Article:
Single Vineyard Cabernet Sauvignon

I studied chemistry at Cornell, and during final semester I took  “Introduction to Wines”. During the lecture on Burgundy we tasted several wines, including a 1959 Vosne Romanee. That’s when I had my epiphany. That wine moved me emotionally, similar to great music, or art or literature. I thought that if wine could evoke this kind of response, then I want to be a part of this world and experience that again.


My first job in winemaking was at Heron Hill Winery, in the New York Finger Lakes, as the assistant winemaker. I learned most facets of wine production there, from cleaning tanks, filling barrels, running presses and even packing bottles on the bottling line. I was also doing lab work, designing blends, working in the tasting room and working with the sales people in the market place. In other words, I learned a little bit of how to do everything.


Right around the end of my first year in winemaking I met my future wife, Lisa. We started dating, and I started thinking more seriously about my “career”. I knew that I wanted to eventually have my own winery, but at the time I didn't know enough about winemaking to make a wine I could truly be proud of. I also knew that the best place for me to gain the right winemaking experience was on the west coast.


Lisa and I got engaged, and I found a job as a harvest intern at Stag's Leap Wine Cellars. For the next six months I learned as much as I could from them, until I found a job as the enologist for Cosentino Winery in Yountville. After about a year working in Napa Valley we moved to Monterey, where I was hired as the Assistant Winemaker for Estancia.


Estancia was a mid-size winery on the Central Coast of California (it has grown since). Here I was able to gain experience with a large number of vineyards in different appellations, along with a much wider array of grape varieties, barrels, and even other winemakers and their philosophies. I was also introduced to the concept of intentionally pushing the boundaries of “conventional” winemaking wisdom, knowing that I could always blend away any “mistakes.” Working this way I was able to learn an enormous amount about different yeasts, fermentation techniques, oak types, etc. Most importantly during this time, Lisa and I got married.

In early 2005 I was contacted by a recruiter who asked me if I would be willing to relocate to Washington. I’m a bit embarrassed to admit that I was completely unaware of what was happening in Washington. I flew up to Seattle and had an interview with Chateau Ste. Michelle for their Red Winemaker position.  After touring the winery, tasting the wines and seeing the vineyards, I was amazed by the quality of what I saw and the potential of what could be done. I called my wife that night and told her that I tasted the style and quality of wine I wanted to make for our own label someday, and Washington is definitely the place where we need to make it.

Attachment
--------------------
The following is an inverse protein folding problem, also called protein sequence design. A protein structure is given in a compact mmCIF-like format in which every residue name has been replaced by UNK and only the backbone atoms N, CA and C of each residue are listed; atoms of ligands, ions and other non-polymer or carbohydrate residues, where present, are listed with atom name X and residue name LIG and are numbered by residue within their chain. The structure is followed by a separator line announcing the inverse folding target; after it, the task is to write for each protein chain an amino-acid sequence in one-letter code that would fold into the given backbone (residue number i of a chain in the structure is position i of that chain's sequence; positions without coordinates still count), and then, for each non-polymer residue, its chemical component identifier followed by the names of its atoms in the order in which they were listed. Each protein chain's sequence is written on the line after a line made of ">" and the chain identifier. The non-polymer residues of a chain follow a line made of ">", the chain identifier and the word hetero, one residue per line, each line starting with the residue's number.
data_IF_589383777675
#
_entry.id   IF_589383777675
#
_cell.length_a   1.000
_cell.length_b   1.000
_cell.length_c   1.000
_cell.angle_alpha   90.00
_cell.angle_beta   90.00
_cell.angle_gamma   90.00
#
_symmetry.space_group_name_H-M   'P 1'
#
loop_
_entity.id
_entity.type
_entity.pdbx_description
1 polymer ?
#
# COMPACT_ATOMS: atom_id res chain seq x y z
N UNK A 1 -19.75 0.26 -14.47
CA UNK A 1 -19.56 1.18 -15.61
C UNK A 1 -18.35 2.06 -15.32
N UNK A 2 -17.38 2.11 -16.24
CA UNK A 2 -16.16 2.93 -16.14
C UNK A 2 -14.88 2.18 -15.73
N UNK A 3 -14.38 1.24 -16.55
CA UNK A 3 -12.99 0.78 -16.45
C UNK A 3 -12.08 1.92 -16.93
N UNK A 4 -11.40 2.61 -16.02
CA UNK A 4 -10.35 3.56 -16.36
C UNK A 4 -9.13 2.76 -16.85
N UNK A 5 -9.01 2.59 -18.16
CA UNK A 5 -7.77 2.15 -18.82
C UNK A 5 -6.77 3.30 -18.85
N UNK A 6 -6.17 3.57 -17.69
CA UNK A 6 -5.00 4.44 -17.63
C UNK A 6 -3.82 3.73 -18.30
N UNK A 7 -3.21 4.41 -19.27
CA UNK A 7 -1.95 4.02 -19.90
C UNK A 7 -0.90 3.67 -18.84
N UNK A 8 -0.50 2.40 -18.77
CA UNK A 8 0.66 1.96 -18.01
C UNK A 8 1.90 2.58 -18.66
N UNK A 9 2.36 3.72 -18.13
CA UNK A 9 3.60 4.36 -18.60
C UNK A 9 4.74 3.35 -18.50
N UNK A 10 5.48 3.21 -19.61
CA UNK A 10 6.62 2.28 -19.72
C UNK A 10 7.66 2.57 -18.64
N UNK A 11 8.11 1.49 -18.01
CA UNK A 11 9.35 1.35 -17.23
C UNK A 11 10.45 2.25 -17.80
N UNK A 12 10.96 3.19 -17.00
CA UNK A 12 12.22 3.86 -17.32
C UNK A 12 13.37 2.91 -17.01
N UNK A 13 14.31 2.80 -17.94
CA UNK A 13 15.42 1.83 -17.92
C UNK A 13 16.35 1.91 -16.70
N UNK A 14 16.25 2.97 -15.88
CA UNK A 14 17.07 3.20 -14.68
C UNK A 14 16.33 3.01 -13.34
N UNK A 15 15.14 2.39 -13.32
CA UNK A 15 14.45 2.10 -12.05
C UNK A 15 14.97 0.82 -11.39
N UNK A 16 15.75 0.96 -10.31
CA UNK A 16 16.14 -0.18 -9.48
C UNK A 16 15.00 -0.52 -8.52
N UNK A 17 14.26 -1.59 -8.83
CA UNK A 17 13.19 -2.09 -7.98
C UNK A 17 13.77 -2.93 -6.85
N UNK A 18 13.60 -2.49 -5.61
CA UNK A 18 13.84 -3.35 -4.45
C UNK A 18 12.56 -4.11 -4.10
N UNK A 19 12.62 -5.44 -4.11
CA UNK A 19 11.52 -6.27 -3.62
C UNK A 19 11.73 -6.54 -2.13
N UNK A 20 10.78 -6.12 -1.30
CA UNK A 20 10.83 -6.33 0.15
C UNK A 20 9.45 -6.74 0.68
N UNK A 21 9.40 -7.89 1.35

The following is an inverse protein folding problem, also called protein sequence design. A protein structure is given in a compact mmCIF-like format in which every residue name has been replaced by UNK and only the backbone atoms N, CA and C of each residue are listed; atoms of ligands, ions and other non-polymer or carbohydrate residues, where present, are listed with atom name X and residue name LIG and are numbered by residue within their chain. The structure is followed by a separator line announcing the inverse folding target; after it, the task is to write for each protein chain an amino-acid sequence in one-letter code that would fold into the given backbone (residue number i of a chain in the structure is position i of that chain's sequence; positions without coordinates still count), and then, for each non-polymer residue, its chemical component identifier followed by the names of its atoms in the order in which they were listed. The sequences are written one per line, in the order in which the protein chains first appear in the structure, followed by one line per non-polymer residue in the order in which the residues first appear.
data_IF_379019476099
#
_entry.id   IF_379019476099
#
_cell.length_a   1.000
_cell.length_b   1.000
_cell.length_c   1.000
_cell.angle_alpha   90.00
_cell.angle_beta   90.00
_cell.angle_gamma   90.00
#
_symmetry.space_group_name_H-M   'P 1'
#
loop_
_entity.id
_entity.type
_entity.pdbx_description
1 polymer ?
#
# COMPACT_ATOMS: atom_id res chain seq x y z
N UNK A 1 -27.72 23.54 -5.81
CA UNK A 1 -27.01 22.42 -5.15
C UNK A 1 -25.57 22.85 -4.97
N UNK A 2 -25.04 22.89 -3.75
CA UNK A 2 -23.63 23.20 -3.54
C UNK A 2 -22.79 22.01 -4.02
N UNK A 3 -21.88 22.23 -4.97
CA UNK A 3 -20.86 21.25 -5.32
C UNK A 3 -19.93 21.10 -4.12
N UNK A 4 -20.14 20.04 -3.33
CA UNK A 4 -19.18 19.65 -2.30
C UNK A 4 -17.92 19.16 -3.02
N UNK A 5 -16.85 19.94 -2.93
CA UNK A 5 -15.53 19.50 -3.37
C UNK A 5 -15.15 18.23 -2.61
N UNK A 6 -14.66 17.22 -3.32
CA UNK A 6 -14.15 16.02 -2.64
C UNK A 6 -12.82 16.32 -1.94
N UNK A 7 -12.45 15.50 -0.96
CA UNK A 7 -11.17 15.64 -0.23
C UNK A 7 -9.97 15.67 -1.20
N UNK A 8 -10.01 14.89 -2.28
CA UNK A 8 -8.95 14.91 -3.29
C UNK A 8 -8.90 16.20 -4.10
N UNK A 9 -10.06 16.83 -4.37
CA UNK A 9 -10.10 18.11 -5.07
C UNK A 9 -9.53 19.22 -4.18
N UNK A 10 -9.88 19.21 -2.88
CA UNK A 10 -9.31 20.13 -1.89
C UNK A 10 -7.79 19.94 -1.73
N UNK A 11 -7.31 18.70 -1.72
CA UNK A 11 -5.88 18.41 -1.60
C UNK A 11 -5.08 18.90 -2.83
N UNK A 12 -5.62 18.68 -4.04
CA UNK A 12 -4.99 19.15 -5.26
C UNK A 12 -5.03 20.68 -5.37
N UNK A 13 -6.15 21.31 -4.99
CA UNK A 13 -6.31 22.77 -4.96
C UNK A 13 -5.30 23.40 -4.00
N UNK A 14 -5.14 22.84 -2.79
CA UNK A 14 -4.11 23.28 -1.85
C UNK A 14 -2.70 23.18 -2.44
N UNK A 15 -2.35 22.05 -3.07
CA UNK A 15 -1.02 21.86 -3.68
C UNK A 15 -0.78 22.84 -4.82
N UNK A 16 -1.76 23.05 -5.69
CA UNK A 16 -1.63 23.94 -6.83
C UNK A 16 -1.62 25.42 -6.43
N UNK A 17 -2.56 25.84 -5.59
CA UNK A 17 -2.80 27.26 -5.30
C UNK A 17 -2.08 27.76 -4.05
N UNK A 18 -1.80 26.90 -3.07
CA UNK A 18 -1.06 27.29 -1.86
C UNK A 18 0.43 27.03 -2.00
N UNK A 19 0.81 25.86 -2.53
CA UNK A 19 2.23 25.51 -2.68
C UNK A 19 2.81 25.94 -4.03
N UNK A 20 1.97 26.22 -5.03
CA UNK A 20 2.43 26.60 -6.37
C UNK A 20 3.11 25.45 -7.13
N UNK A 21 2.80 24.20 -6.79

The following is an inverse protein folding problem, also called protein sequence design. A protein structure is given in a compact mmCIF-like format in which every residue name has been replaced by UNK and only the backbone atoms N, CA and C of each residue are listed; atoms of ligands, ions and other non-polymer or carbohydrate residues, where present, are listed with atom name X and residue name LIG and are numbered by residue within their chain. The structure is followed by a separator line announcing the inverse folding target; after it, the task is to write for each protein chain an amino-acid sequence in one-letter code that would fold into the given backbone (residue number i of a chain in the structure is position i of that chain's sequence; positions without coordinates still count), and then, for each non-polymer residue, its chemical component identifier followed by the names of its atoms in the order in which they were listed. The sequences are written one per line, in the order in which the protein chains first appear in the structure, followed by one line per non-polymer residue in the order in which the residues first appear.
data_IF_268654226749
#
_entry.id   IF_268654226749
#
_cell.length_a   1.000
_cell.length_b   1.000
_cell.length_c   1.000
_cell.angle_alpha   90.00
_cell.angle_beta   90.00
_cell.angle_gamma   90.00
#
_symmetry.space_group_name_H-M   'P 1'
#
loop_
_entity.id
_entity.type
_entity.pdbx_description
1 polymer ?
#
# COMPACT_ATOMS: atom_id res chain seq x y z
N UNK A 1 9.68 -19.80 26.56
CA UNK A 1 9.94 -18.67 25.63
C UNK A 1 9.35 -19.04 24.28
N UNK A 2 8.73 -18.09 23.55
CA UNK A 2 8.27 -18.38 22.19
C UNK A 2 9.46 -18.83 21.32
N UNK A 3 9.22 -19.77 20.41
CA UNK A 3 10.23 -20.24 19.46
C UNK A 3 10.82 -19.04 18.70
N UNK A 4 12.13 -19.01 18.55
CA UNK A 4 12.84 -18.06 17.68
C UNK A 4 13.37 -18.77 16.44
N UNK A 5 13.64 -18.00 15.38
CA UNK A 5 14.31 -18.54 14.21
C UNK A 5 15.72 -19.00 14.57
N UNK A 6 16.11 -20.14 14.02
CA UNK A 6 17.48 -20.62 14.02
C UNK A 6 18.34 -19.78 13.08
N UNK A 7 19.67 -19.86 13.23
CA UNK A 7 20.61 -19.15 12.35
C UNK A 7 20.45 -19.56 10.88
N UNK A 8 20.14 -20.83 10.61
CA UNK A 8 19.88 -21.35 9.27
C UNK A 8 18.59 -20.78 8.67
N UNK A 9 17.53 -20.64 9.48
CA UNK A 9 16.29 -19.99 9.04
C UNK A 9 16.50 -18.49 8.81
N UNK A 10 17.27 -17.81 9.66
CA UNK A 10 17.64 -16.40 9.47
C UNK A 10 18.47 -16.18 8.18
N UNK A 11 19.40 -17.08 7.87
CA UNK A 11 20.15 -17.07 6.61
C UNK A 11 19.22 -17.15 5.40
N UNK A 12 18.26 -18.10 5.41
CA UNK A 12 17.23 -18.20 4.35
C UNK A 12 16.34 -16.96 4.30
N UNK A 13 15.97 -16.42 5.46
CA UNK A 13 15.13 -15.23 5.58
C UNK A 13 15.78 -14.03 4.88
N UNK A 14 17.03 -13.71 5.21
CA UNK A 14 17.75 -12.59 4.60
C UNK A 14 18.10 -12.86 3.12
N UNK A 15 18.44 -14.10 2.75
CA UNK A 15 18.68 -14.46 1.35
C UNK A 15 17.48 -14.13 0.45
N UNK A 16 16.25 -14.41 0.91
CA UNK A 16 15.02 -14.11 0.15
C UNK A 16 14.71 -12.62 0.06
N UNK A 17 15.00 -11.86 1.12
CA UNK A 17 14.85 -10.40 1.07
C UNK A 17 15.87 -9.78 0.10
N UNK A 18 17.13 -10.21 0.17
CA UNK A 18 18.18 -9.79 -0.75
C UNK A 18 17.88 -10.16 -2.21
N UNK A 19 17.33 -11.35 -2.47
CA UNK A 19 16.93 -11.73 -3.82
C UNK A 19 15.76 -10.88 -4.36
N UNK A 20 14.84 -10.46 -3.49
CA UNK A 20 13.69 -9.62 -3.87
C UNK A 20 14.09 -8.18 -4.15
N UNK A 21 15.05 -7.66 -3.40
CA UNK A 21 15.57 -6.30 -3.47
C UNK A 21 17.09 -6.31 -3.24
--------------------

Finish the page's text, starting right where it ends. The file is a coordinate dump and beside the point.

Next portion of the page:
We moved in Spring of 2005, bought a house in Richland and I started working for Chateau Ste. Michelle. There were similarities between my new job and working for Estancia – I could play around with different techniques and ideas and not fear ruining an entire blend, and I was working with multiple varieties from numerous vineyards across the state. Aside from having this amazing opportunity to learn firsthand how different techniques affect different aspects of wine quality and style, I was also fortunate to work with many talented winemakers during that time, some of them from the other wineries in Ste. Michelle Wine Estates, some of them from overseas wineries affiliated with the company, and even some prestigious winemaking consultants. I soaked up all that I could, keeping the ideas and techniques that worked and discarding the ones that didn’t. I incorporated these ideas into the winemaking protocols for Chateau Ste. Michelle to improve the quality and the style of the wines we were making, at the same time that the brand was growing in volume. During my time as red winemaker, we produced many wines that scored well over 90 from Wine Spectator, Wine Enthusiast and Wine Advocate – well over 50 such scores at last count. Also during that time the volume of red wine bottled under the Chateau Ste. Michelle label more than doubled.But most importantly during that time Lisa and I became parents to two beautiful girls, Fiona and Daphne.

In the summer of 2011 I saw an advertisement posted for a Director of Winemaking for a Washington Winery. I applied for the job and soon got a call for an interview with Butch Milbrandt, the co-owner of Milbrandt Vineyards. I knew Butch and his brother Jerry from the vineyards they owned – half of them on the Wahluke Slope and half of them in the Ancient Lakes area. I personally had made wine from the red grapes grown on the Wahluke Slope, and the reputation of the whites being grown is well known in winemaking circles.  Butch explained that they ran a custom winemaking operation and needed a winemaker to replace their winemaker who was leaving. They needed someone who was well versed in producing wines of varying styles across a broad spectrum of quality for multiple clients. One of those clients was Milbrandt Vineyards. The position I was interviewing for was the head of winemaking and the winemaker for Milbrandt Vineyards. I guess I said the right things, because they made me an offer shortly after the interview, which included among other things the right to work as a consulting winemaker, and the right to start my own label.

I started working for Milbrandt Vineyards in early August 2011. After completing the 2011 vintage and making some changes to the winery, I decided that fifteen vintages under my belt was enough experience and I was ready to make a wine that would bear my name. And so with the 2012 vintage we formed our own company, bought a few tons of Cabernet Sauvignon, and began my next phase of winemaking…